• Expected Time to Completion: AAS (two years); Certificates (less than one year)

Some e-training options are available for residents of more rural areas of Oregon or those who have difficulty attending an on-campus program or apprenticeship.

To discover how to pursue distance-based education in this field, check out the online HVAC programs page.

Oregon HVAC Certifications and Licensing

Before seeking employment in HVAC/R, all mechanics, installers, and technicians in Oregon must be sure they have all necessary credentialing. As mentioned in the introduction, there is one mandatory credential for all people who work with refrigerants—the EPA Section 608 certification—and there are four subtypes: type 1 (small appliance), type 2 (high-pressure appliances), type 3 (low-pressure appliances), and type 4 (universal).

Various other organizations provide generalist and specialized HVAC certifications. Along with a list of sample credentials, here are three popular certifying agencies:

  • HVAC Excellence (e.g., HEAT, HEAT Plus, Heat Oil Combustion, Systems Diagnostics Troubleshooting, Residential Heat Load Analysis)
  • North American Technician Excellence (e.g., Air Conditioning, Heat Pump [air-to-air], Air Distribution, Hydronics Gas, Light Commercial Refrigeration, ICE)
  • Refrigeration Service Engineers Society (e.g., Commercial Air Conditioning, Commercial Refrigeration, Controls, Dynamic Compression)

To discover the range of certifications available from these entities as more, check out the HVAC certifications page.

Lastly, HVAC companies and contractors completing services in excess of $1,000 must have a license from the Oregon Construction Contractors Board. The OR CCB provides the Limited Maintenance Specialty Contractor HVAC/R (LHR), allowing a “‘company to maintain, service, repair or replace commercial and industrial electrical products that use fuel or other forms of energy to produce heat, power, refrigeration or air conditioning.”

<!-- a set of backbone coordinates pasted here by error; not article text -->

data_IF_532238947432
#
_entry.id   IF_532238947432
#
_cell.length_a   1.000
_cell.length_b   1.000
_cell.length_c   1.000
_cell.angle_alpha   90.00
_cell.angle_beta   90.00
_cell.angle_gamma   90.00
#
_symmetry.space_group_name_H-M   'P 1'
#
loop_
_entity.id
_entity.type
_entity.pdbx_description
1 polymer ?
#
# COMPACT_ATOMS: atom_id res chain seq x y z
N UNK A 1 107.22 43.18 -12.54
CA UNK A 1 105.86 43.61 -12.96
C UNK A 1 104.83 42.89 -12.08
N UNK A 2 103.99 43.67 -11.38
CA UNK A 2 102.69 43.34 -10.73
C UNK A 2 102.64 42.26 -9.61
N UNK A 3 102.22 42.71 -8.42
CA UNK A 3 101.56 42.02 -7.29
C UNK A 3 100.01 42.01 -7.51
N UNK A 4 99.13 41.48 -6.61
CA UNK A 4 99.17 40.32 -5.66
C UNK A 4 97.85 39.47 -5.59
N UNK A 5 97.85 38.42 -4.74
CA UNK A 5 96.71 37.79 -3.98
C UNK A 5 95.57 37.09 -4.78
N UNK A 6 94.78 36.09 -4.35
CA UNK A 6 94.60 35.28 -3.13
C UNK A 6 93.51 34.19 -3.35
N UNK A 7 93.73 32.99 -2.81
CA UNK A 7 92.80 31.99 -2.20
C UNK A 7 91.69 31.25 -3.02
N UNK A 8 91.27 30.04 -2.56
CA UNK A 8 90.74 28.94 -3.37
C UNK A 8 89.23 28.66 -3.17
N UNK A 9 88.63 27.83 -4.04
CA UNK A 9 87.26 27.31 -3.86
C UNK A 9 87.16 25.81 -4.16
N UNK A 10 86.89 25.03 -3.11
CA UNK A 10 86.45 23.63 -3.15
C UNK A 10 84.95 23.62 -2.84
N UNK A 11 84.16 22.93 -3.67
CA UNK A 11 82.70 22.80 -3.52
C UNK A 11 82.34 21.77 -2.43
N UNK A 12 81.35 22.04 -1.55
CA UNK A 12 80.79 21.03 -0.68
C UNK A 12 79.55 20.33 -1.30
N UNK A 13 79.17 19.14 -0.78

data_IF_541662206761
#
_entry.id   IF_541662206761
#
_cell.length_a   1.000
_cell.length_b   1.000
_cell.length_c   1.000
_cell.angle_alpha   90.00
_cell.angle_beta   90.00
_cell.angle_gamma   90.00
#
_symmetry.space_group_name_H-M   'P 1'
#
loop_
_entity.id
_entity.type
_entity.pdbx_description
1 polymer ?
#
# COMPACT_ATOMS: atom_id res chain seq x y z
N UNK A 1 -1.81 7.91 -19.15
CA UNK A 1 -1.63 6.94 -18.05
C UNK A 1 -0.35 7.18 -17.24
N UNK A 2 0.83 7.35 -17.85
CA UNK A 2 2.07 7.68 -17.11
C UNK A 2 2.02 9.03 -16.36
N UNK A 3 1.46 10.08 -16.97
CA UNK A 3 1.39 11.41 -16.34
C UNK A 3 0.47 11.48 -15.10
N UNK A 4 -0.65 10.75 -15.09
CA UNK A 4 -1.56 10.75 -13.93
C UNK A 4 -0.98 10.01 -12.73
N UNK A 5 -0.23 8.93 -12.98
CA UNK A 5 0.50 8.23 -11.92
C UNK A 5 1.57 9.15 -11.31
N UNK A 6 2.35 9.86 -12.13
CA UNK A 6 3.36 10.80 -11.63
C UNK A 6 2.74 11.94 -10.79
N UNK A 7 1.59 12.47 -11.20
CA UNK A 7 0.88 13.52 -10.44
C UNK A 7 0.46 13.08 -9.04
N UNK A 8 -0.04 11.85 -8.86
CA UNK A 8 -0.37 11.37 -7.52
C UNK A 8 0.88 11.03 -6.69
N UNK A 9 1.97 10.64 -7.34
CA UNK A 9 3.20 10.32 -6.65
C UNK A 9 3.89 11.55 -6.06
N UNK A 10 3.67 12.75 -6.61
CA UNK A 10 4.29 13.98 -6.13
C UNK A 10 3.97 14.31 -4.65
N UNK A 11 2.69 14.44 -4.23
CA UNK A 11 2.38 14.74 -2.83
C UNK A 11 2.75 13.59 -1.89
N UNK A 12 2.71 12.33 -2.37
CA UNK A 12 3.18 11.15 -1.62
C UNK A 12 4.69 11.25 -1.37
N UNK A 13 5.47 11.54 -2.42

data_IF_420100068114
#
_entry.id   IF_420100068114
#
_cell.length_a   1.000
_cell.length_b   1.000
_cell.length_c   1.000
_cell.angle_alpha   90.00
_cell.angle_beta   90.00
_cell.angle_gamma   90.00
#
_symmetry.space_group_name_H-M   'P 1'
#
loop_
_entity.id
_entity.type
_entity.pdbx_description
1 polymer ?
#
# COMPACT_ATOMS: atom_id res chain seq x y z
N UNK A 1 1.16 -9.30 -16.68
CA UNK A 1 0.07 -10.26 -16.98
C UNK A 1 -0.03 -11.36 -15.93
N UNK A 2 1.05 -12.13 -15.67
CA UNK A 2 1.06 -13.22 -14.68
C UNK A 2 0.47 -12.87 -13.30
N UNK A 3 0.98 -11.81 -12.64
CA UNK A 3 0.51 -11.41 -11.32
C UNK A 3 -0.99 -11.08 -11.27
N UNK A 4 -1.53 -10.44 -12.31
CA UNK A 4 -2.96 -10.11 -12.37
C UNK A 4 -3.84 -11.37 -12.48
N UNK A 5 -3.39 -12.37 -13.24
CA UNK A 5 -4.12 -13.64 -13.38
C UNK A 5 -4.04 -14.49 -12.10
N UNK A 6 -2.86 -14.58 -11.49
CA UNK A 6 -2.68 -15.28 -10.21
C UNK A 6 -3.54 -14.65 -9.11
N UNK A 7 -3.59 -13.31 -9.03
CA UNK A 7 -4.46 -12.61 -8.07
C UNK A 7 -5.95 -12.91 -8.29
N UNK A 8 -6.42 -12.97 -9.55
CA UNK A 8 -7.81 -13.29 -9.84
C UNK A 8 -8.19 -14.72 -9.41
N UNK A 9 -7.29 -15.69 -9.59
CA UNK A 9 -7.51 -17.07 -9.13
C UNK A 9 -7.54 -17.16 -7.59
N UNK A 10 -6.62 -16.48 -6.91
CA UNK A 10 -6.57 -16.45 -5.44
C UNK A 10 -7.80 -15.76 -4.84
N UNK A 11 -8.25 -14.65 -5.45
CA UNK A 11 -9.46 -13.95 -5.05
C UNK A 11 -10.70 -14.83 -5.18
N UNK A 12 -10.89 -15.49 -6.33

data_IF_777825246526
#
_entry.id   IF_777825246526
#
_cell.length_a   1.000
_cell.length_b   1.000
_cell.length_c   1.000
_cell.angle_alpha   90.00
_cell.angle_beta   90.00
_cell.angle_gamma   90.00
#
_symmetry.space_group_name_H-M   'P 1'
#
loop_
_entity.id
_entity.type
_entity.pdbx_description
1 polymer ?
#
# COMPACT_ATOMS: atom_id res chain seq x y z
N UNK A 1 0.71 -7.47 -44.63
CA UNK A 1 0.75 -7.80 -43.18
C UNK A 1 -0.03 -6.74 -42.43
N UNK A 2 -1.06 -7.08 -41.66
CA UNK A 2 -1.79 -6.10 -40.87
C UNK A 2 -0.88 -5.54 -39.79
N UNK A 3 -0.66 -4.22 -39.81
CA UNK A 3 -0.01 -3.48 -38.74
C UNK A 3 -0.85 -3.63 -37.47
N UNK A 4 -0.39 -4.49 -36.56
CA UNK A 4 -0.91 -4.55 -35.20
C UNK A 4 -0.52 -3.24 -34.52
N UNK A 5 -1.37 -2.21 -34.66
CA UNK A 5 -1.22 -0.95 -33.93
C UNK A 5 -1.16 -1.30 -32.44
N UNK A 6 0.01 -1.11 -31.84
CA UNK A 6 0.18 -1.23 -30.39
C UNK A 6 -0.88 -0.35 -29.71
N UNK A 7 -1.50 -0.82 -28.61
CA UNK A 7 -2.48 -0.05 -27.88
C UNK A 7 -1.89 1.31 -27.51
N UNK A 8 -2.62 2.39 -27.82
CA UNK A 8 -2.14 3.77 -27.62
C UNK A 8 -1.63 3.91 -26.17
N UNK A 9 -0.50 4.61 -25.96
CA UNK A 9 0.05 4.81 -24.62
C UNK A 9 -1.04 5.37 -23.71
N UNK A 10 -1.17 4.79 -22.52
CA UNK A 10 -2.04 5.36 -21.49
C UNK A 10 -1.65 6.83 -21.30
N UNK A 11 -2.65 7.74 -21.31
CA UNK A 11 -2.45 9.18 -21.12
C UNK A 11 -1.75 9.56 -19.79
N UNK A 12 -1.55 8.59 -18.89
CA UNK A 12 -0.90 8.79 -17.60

To qualify for the LHR, candidates must provide:

  • Proof of 4,000 hours of experience in installation and approved specialized training
  • A passing score on a comprehensive examination
  • Proof of having a CCB surety bond (amount varies)
  • Proof of general liability insurance
  • Workers compensation insurance (if company hires employees)
  • A fee ($325)

These licenses last for two years. Please note that since local ordinances and permitting may vary, all HVAC installers, mechanics, and technicians are strongly encouraged to check with municipal authorities prior to beginning work to ensure that they have all necessary credentialing.

Farheen Gani

Farheen is a freelance writer, marketer, and researcher. She writes about technology, education, and marketing. Her work has appeared on websites such as Tech in Asia and Foundr, as well as top SaaS blogs such as Zapier and InVision. You can connect with her on LinkedIn and Twitter (@FarheenGani).